How the COVID-19 Pandemic Is Challenging Our Destructive Habits
For Suez, the COVID-19 pandemic reminds her of many of the ideas in “Wild Hope,” particularly the fundamental truth of our interconnectedness to the natural world.
Early – 6AM – sitting in front of a computer screen of little boxes, half populated with participants’ faces, half not, I had an eerie feeling, wondering if the dark boxes with small names but no faces, those of people with their video connections turned off, might represent the global toll of COVID-19. The gathering of almost 200 people, hosted by FutureEarth, was convened to share ideas about the implications for sustainability that might come from the global pandemic. There were lots of questions, many fewer answers. Would staying at home teach us we didn’t have to fly, didn’t have to commute every day, especially at rush hours, could enjoy more time with family instead of more consumption? Would we localize rather than relying on the high-carbon globalized world for immediate gratification? Would we be pulled into less resource-intensive ways to live?
Things have changed in ways we could never have imagined let alone predicted. We’ve been smacked with our vulnerabilities to natural phenomena that’s out of our direct control. We’ve known, if not overtly at least in our deepest of guts that we don’t have complete control over the natural world even though we are part of it. Fires, floods, hurricanes – the ravages of climate change – remind us of our limitations. But this is the first time in our lifetimes that millions of people’s lives, all around the globe have been dramatically altered all at the same time. The response is also one we could never have predicted. From “shelter in place” to corporate bailouts to checks for all — radical ideas accepted and legislated even by some people who believe in rugged individualism and a libertarian free for all.
The not-so-silver silver lining is that carbon output has been cut by unimaginable magnitudes, especially in China. (It’s important to remember that much of China’s carbon output is generated satisfying US demand.) But the big question is, “What will happen when we get past this?” Will there be a rebound like no other, a meteoric release of “pent-up” demand, a three-cruise year to make up for lost time? Optimists hope that we’ll realize we can live much lower-carbon-intensive and more satisfying lives. But is that realistic? I don’t know. I’m not that optimistic. We even hear talk from the White House that the economy will get going again, on a schedule, by Easter, regardless of lives that might be lost to the virus. Sounds like a calculated trade, lives of older people in exchange for jobs and rising stock prices. Importantly, this is not a call for a “green reboot,” but for getting back to business as usual – dirty, earth-destroying business. If our priorities are economic growth and stock prices, there will be no long-term future for us as part of the web of life on this amazing planet. Fundamentally, until our relationship with the natural world changes, becomes one based on ethics not exploitation, we won’t behave differently, and we won’t survive.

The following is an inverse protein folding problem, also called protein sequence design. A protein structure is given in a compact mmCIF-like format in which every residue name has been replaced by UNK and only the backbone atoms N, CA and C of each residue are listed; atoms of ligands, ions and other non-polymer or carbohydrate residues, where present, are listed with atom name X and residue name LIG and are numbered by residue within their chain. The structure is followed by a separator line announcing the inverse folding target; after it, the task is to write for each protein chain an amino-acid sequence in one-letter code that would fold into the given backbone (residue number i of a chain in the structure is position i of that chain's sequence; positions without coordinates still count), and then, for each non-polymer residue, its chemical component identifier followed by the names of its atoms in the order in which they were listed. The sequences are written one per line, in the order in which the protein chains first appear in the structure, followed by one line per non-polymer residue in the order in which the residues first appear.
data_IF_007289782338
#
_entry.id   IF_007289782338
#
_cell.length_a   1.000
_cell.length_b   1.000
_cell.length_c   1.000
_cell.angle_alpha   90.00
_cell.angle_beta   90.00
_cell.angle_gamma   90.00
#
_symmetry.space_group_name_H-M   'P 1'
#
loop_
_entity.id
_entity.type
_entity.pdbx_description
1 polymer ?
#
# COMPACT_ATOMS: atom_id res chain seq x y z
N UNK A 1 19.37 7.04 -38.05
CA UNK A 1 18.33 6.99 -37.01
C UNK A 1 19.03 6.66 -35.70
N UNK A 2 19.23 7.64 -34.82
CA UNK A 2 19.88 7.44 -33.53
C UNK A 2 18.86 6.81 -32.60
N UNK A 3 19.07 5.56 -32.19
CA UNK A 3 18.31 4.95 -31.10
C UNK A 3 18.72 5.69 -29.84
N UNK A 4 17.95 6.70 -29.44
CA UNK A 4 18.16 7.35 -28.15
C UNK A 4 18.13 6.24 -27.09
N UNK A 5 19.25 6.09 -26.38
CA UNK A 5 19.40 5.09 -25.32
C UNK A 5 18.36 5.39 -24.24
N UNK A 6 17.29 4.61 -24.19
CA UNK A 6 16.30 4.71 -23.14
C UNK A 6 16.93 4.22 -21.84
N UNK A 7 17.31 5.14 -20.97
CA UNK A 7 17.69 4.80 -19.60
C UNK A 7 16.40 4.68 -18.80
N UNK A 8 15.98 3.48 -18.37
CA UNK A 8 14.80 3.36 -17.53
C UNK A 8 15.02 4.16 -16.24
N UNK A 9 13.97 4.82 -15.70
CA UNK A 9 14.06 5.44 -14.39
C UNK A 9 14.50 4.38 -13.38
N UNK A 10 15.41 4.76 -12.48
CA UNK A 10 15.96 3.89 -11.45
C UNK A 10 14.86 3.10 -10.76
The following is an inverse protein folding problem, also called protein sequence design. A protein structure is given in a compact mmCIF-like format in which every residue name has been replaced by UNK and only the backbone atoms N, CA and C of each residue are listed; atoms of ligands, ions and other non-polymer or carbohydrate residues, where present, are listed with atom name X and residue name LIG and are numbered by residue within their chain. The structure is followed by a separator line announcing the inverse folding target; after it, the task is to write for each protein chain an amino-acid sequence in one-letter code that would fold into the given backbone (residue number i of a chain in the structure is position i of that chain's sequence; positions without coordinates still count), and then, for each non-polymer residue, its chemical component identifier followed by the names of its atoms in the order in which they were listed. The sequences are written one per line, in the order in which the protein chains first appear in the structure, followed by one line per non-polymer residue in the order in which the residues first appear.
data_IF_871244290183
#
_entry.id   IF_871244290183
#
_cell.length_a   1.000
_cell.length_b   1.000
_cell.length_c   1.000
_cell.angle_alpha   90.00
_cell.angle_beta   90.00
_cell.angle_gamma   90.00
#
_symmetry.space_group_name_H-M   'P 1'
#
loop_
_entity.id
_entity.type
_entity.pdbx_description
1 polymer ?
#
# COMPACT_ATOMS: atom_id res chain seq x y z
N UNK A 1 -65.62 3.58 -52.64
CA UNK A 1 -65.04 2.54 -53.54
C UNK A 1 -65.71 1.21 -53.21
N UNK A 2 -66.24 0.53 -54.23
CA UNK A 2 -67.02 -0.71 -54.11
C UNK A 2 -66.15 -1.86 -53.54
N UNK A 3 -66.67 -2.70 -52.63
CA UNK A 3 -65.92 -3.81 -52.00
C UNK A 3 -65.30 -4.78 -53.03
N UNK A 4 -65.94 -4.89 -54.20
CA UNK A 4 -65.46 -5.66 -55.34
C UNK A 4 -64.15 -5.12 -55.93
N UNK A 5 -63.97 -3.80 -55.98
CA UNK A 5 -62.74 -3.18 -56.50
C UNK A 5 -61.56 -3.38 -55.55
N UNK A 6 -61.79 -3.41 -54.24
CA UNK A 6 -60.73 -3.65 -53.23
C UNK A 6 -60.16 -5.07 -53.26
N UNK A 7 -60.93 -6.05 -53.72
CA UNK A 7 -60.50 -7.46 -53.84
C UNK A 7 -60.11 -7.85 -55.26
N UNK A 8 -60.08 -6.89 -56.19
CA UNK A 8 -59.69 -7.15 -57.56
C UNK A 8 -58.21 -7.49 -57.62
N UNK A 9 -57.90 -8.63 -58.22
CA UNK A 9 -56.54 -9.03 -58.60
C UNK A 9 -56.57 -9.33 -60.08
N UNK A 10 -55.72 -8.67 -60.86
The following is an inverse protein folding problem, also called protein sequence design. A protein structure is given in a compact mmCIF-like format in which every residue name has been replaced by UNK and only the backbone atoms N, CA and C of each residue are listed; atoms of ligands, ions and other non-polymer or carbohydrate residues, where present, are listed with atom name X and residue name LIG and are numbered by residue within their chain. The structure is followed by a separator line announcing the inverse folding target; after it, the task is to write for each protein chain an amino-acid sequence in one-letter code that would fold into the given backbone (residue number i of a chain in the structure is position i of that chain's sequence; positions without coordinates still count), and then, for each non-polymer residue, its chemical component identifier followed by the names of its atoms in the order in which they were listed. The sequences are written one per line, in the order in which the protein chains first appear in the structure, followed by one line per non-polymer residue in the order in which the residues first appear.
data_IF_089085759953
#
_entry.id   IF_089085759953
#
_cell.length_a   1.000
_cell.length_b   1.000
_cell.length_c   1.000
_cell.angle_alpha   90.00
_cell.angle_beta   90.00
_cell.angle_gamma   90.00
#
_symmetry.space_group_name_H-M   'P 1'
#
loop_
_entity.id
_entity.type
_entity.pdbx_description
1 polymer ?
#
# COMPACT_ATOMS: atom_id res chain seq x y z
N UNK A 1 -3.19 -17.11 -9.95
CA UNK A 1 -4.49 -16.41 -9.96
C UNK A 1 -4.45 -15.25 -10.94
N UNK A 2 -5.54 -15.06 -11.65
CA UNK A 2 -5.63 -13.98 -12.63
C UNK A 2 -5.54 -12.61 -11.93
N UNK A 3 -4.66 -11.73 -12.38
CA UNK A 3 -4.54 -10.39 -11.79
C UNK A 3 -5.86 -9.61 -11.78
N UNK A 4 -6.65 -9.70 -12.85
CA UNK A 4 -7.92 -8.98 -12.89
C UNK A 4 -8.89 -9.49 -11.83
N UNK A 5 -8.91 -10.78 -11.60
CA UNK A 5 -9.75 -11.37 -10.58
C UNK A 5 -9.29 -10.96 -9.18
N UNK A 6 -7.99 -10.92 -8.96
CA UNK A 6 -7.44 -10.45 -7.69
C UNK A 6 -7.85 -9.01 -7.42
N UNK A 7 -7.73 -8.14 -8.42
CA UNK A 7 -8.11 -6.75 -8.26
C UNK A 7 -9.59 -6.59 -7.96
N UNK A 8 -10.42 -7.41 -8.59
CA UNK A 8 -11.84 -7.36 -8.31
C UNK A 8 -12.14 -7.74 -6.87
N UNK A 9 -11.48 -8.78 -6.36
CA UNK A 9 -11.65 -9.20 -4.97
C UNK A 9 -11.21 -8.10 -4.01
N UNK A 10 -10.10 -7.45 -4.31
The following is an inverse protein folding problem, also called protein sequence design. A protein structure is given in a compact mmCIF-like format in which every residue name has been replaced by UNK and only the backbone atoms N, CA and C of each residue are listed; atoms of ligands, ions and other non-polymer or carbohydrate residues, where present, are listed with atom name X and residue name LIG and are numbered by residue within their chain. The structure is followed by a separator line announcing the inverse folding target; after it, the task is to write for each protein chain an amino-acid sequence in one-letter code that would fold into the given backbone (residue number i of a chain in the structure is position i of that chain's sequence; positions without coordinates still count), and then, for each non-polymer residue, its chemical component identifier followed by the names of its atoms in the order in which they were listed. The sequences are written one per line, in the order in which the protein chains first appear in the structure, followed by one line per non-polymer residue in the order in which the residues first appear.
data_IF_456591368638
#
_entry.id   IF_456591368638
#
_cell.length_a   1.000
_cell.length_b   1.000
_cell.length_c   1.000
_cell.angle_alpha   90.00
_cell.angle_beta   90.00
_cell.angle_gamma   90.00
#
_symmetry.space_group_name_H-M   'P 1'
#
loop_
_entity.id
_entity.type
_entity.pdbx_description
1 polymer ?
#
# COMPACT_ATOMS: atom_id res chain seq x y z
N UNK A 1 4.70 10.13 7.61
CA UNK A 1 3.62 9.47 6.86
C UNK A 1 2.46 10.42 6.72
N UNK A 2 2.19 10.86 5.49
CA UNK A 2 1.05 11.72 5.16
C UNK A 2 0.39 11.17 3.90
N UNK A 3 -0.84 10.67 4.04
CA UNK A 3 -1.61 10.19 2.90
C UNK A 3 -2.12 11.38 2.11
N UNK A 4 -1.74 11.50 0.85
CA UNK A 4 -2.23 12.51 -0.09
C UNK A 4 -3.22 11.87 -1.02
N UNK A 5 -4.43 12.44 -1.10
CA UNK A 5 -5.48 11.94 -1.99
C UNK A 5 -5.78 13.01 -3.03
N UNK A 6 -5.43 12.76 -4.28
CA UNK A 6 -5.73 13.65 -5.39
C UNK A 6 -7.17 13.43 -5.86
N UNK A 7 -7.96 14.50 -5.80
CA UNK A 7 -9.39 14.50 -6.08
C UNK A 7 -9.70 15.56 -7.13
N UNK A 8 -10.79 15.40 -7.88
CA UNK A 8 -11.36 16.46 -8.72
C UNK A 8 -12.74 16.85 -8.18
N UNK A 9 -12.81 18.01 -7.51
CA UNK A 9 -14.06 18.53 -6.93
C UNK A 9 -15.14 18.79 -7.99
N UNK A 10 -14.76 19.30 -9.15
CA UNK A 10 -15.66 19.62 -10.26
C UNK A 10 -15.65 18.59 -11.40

In 1949 in Aldo Leopold’s “The Land Ethic,” he argued, “A land ethic changes the role of Homo sapiens from conqueror of the land-community to plain member and citizen of it. It implies respect for his [sic] fellow-members, and also respect for the community as such.” We’re a long way from 1949 and from thinking of ourselves as part of, rather than m/patriarchs over Mother Earth. But even in 1949 Leopold wrote, “Despite nearly a century of propaganda, conservation still proceeds at a snail’s pace.” Can a pandemic change the trajectory?
If COVID-19 pushes us to establish familial relationships with our natural world, there will be real change. We will protect what we love, and that will mean permanent positive changes in our destructive lifestyles that have been interrupted by this global pandemic. If not, we’ll be in for more to come. As David Quammen wrote in a New York Times opinion piece referring to population and consumption “… one consequence of that abundance, that power, and the consequent ecological disturbances is increasing viral exchanges — first from animal to human, then from human to human, sometimes on a pandemic scale.”
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